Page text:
Victor of Milan

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Victor of Milan

The Holy Martyr Victor of Milan, also Victor the Moor and Victor Maurus, was a Christian soldier in the Roman army who was tortured and beheaded in the early fourth century after his destruction of altars to Roman pagan gods revealed his Christian faith. He is remembered on May 8.


Victor was born in ancient Mauretania, a Roman province on the Mediterranean coast of north Africa. He was a Berber of the Mauri tribe, after which the Moors were named. Born into a Christian family during the latter part of the third century, he nevertheless became a soldier in the Roman army and advanced through the ranks to become a member of the Praetorian Guard that served the Roman emperor Maximian who was the emperor for the Western Roman Empire from 286 to 305.

His zeal for Christ became known to Maximian after Victor had destroyed a pagan altar to a Roman god. Brought before the angry emperor, Victor confessed his life long love of Jesus Christ that he would not deny. Maximian then ordered Victor's imprisonment. Finding that Victor would not deny Christ, the emperor then ordered his further subjection to imprisonment and various tortures. Still rejecting the emperor's calls to sacrifice to the pagan gods, Maximian finally, in 303, directed the beheading of Victor in the emperor's garden in a small wood called The Elms in Milan.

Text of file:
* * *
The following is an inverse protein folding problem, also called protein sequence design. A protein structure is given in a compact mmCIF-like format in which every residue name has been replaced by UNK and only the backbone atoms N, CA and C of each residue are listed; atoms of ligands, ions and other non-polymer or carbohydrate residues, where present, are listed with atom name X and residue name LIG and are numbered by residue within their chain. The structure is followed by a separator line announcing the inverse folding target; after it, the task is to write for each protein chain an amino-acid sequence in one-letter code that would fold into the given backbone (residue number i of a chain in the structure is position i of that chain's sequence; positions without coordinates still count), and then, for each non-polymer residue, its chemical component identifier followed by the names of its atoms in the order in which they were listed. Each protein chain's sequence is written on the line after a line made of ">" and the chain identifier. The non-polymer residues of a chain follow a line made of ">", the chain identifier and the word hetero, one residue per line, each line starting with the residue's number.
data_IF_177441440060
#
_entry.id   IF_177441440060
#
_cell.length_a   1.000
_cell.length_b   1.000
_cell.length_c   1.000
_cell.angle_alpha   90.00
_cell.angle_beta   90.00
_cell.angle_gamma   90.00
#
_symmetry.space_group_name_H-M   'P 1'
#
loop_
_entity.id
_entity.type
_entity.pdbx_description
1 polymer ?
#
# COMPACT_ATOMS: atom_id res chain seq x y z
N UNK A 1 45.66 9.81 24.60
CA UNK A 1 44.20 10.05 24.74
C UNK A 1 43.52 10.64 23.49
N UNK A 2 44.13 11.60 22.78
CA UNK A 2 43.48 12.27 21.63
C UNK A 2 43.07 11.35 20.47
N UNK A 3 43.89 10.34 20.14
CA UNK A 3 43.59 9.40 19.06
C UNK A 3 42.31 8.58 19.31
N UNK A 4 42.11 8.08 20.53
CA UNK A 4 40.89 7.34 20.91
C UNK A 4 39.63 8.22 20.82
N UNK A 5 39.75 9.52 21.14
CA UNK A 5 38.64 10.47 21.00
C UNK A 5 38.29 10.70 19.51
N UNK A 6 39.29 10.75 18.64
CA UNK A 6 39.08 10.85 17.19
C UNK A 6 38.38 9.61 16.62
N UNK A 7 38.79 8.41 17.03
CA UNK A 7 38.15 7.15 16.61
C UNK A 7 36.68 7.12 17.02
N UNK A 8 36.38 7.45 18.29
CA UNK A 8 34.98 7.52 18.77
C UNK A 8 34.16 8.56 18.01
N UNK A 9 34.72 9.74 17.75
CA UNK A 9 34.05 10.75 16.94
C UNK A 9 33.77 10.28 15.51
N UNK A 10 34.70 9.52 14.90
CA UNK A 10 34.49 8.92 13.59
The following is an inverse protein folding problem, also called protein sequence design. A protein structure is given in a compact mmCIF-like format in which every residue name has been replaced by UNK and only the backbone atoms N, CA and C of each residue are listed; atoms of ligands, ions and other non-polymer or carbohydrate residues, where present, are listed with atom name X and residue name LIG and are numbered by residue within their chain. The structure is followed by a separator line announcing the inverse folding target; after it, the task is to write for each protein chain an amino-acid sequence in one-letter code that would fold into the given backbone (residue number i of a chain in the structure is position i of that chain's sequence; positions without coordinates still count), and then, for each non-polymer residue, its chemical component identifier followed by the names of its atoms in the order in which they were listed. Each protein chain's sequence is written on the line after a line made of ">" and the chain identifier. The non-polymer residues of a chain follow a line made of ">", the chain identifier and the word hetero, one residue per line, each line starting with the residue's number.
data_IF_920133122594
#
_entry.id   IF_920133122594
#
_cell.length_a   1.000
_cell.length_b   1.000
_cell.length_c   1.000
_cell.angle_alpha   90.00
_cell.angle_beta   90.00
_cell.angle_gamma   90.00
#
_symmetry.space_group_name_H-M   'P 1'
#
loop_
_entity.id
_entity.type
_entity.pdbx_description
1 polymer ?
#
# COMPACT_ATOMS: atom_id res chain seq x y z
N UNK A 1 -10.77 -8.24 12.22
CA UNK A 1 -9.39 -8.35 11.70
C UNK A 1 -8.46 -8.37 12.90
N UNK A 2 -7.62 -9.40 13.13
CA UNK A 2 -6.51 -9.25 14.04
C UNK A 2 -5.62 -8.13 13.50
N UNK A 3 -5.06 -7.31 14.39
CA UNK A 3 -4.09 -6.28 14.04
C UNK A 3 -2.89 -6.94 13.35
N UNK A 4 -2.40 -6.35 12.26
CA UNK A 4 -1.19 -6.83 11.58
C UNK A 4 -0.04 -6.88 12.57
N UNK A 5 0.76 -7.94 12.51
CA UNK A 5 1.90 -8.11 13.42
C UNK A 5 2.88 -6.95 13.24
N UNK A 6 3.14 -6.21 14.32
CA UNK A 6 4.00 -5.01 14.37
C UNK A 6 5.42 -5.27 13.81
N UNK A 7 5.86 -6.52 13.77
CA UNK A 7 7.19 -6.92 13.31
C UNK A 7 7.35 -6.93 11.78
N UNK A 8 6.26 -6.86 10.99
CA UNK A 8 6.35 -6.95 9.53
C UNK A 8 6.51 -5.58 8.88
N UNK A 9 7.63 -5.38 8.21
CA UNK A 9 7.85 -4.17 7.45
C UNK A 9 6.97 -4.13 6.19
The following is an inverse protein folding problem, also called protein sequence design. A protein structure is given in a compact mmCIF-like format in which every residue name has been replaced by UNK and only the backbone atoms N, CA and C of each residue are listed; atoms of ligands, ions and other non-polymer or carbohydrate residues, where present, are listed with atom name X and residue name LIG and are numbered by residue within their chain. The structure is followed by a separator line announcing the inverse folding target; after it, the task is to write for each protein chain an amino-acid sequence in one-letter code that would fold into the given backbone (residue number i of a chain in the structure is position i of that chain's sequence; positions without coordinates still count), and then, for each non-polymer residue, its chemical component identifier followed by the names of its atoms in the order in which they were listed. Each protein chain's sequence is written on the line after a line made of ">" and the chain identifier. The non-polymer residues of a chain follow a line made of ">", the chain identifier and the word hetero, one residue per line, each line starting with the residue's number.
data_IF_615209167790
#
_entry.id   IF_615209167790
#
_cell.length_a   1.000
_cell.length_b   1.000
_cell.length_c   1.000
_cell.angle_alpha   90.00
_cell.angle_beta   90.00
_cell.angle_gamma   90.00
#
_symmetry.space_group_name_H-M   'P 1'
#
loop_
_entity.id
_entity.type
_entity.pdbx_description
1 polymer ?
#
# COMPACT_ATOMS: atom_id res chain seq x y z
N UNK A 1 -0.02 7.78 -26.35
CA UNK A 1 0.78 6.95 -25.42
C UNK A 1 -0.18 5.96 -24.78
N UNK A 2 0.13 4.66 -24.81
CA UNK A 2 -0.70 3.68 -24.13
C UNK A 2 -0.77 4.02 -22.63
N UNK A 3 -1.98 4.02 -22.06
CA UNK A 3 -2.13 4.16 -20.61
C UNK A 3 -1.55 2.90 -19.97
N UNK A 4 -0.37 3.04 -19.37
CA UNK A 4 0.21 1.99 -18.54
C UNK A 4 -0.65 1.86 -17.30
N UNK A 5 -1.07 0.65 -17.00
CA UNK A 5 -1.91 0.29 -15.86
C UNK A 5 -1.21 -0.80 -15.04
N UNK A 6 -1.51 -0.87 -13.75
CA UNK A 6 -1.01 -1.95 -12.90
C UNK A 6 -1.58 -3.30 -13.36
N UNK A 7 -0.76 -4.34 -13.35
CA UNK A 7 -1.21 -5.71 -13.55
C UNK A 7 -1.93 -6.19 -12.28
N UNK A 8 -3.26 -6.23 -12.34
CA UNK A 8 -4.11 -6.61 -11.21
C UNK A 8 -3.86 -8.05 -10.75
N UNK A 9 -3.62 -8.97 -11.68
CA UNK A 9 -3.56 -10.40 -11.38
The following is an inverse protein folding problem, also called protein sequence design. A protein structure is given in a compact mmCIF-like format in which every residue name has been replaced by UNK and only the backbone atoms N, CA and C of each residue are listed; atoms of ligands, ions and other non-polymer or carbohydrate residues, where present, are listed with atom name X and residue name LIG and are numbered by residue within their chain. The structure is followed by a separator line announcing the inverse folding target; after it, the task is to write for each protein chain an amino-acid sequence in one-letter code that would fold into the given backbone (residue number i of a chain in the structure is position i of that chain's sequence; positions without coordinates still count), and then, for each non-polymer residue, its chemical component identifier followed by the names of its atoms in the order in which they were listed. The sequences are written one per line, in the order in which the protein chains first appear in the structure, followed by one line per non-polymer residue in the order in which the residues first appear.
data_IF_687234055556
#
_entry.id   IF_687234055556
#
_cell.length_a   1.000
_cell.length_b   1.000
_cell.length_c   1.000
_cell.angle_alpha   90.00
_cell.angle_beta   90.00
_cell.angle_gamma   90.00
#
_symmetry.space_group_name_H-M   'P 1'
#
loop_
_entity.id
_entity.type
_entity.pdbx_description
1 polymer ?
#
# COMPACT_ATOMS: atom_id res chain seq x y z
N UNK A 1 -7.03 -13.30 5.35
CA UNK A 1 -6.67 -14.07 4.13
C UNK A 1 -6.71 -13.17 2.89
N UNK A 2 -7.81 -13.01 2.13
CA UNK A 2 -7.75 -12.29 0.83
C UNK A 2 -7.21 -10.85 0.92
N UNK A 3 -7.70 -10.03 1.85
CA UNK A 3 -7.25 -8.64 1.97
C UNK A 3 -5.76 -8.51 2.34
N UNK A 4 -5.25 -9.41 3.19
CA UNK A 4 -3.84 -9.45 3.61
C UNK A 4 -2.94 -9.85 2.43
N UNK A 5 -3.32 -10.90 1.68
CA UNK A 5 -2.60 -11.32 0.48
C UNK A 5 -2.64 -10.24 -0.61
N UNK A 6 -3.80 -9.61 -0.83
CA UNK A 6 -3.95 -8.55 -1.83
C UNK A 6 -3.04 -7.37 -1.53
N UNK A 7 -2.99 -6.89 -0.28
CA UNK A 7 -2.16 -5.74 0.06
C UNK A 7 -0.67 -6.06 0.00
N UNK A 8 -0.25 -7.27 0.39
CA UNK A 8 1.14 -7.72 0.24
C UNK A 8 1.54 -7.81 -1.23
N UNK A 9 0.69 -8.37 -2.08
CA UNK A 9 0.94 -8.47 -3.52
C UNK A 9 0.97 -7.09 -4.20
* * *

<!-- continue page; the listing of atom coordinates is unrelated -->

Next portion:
Before his martyrdom, Victor foretold that the emperor would soon die. After his beheading on May 8, Maximian ordered that no one was to bury his body so that it would be eaten by the wild animals. When six days later the emperor sent his soldiers to check the condition of Victor's body, they found it untouched by the animals. The emperor then ordered his body buried. After having received permission to bury the martyred Victor's body, Bishop Maternus of Milan found it was guarded by two beasts, one each at his head and his feet. As the saintly Maternus approached, the beasts withdrew and Bp. Maternus wrapped the corpse in linen and buried it, in peace, not far from the small wood on May 14.

Veneration of the martyr Victor began soon after his death. St. Gregory of Tours recorded that miracles occurred above his grave over which a church was built. St. Ambrose of Milan encouraged devotion to the martyr Victor.